Review: Kristen Wiig seizes the moment in “Nasty Baby,” a slice of life that resonates and surprises

Tunde Adebimpe and Kristen Wiig in Nasty Baby.
Tunde Adebimpe and Kristen Wiig in Nasty Baby.
Tunde Adebimpe and Kristen Wiig in Nasty Baby.
Tunde Adebimpe and Kristen Wiig in Nasty Baby.

A biological clock is only one thing that’s ticking down in Chilean writer-director Sebastián Silva’s Nasty Baby. His sly, textured, occasionally shocking comedy-drama shows us the way we live now. That is, if “we” live in the Fort Greene neighborhood of Brooklyn and include among our friends multicultural gay couples, interdisciplinary artists and the occasional scary homeless person. Of course, that’s close to the world a lot of us live in these days. 

Freddy (Silva) is a Chilean visual artist preparing his first foray into video for an installation in a group show called “Nasty Baby.” His plan is to film himself as a grown man acting like an infant. Yeah, it’s the sort of thing that makes people smirk about performance art. 

Meanwhile, he’s been trying to help his best friend Polly (Kristen Wiig) become a single mom by donating sperm. When she learns his little swimmers have a very low count, she turns to Freddy’s African-American boyfriend Mo (Tunde Adebimpe) who, well, he’s not completely down with the whole surrogate-donation thing. 

Silva (the director) follows his characters’ daily boho lives, often with a handheld camera that reflects their spontaneity and ease in the world they’ve built. But the edges around the frame start to darken. In particular, there’s a hulking local named The Bishop (Reg E. Cathey), who may or may not have a place to live, and may or may not be dangerously crazy. He’s as scarily fond of Polly as he is homophobic toward Mo and Freddy. An elder gay friend, Richard (Mark Margolis), warns the trio to keep their distance, but that’s hard to do in the small-town world of the big city.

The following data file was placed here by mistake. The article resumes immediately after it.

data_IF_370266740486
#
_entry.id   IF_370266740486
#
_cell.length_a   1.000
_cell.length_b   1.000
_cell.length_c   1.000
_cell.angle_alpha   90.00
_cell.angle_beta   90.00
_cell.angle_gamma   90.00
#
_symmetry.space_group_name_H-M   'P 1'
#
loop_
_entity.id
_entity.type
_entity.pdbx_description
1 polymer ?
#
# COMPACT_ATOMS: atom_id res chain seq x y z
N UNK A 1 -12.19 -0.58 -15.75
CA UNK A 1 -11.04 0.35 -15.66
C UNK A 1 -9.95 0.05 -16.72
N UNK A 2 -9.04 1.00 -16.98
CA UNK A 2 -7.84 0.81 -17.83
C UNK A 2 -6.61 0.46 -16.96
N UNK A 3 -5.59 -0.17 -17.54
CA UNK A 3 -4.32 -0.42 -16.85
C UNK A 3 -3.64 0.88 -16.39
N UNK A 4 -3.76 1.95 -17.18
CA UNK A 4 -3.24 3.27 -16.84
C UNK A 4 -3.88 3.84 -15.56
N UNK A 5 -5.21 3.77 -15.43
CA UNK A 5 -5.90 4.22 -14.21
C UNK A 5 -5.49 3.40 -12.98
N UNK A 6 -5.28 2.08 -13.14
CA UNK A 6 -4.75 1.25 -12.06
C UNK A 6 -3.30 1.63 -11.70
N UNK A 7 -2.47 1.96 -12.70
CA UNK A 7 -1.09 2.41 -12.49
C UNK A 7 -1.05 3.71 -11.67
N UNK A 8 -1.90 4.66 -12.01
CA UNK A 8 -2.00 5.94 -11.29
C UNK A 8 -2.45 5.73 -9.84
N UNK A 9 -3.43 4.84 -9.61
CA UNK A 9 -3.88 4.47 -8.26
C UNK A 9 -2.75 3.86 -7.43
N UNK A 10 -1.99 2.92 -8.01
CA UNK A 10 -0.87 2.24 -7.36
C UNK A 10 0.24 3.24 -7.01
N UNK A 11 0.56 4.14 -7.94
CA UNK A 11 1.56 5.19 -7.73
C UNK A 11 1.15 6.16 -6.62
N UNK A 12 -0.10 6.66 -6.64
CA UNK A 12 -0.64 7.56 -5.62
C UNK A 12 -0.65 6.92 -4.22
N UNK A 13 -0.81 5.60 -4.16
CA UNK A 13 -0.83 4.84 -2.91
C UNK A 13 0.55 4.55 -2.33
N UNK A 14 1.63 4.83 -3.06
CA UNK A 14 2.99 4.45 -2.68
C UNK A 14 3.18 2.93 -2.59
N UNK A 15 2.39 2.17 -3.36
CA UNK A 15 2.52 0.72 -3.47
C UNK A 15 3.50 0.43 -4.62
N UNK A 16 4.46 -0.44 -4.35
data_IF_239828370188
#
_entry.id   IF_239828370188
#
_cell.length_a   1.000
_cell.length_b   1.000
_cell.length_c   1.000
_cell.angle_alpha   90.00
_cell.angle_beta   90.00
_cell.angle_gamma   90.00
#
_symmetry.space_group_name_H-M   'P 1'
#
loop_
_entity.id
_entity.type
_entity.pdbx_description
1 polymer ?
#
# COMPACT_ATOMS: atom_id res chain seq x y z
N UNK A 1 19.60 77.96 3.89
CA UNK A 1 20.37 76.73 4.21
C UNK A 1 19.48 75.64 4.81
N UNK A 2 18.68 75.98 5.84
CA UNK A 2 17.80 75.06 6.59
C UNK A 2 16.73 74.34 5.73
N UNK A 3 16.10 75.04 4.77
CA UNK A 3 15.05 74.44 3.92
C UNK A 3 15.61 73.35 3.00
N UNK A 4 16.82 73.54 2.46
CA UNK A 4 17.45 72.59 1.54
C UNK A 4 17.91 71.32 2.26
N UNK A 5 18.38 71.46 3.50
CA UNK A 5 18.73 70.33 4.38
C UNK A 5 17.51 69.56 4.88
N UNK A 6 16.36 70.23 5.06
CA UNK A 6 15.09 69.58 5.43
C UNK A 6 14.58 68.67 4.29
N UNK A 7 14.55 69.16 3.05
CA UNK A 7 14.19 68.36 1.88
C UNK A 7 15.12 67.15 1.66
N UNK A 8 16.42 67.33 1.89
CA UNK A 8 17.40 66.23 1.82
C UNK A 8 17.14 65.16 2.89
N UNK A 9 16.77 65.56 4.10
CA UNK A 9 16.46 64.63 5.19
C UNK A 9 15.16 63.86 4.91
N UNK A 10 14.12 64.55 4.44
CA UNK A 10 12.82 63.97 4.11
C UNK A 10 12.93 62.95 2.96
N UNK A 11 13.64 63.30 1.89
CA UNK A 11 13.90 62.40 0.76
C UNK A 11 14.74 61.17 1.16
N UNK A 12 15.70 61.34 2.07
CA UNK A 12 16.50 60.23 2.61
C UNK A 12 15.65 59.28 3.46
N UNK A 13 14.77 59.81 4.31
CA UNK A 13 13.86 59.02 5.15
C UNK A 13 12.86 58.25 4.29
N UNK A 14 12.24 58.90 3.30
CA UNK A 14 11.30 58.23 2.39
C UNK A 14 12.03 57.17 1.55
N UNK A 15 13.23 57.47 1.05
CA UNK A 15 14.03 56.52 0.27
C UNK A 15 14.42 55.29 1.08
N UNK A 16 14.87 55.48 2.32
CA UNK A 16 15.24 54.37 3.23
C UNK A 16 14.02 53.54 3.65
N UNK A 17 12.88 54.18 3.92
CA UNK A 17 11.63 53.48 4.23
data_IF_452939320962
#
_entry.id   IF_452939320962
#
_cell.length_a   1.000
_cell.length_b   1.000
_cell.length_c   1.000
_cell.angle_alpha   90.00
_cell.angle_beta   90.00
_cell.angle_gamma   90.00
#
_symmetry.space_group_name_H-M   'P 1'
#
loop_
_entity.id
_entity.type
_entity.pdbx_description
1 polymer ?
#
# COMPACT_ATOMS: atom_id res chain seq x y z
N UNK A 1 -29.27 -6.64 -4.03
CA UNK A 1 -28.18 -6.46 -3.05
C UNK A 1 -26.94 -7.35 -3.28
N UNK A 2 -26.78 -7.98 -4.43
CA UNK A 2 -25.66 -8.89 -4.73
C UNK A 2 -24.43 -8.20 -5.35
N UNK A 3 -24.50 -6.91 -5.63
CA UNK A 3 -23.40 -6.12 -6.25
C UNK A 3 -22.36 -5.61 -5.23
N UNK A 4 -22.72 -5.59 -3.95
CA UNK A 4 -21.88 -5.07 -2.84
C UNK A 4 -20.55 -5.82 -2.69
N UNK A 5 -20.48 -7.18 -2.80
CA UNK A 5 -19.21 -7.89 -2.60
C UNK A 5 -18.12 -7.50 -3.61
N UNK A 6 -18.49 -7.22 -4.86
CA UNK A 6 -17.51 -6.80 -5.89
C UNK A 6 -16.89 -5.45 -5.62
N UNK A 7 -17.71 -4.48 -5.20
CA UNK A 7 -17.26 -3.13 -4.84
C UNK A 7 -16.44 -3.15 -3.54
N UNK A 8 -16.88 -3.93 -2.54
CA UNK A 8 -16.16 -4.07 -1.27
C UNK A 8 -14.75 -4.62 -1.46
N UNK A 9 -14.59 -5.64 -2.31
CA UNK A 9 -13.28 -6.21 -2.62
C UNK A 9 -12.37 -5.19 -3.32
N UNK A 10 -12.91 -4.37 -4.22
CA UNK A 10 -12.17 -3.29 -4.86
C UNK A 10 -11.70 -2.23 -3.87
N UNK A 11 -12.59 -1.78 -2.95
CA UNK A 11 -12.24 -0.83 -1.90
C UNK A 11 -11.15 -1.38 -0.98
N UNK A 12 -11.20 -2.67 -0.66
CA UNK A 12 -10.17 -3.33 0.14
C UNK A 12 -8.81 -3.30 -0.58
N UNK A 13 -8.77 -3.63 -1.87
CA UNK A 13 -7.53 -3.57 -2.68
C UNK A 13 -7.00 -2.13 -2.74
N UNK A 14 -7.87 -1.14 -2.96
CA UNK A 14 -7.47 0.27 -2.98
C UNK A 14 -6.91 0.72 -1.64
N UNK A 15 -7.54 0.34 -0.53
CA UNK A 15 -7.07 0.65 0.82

Frankly, Freddy and Polly sometimes seem to think they’re invulnerable, though they’re not completely unself-aware. Hanging at a local coffee shop and looking at young parents around them, Freddy notes, “Every white mother has a black baby.” Exultant and self-mocking at the same time, Polly replies, “I’m gonna be trendy!” (The repeated sight of the middle-aged Polly traveling along the Brooklyn sidewalks on a stand-up kids’ scooter is the closest Baby gets to outride derision of the hipster aesthetic.) 

A slight reality check arrives when Freddy, Mo and Polly head to flyover territory to meet (for the first time) Mo’s extended family. Though everybody’s perfectly nice and on their best behavior, Mo’s sister (herself pregnant) sizes up her brother’s ménage and says, “How is this thing gonna work?”  

As he did with his 2009 film The Maid, Silva keeps us always slightly off-balance. He has a knack for leading us down a path, through racial, sexual, class and ethical complexities. 

His movies convince us we know where we’re headed, then spring surprises and leave us to deal with the ramifications of what we’ve just watched. In this case, we wind up wondering how far Freddy, Mo and Polly are willing to go to maintain their off-kilter status quo. 

The actors are all good, including Arrested Development’s Alia Shawkat as Freddy’s bemused assistant. Wiig is terrific in a mainly serious role, but that’s old news. Again and again she has proven the old adage that drama is easy, comedy is hard. 

Polly could be her Bridesmaids character if she hadn’t landed the cute Irish cop at the end, and decided to head for New York and try on a new life there. The life she finds in Nasty Baby is one that shows that very different people can coexist together in a self-made community … but that’s not how the rest of the world automatically works.

Nasty Baby. With Sebastián Silva, Tunde Adebimpe, Kristen Wiig. Written and directed by Silva. Rated R. 100 minutes. At the Plaza.  

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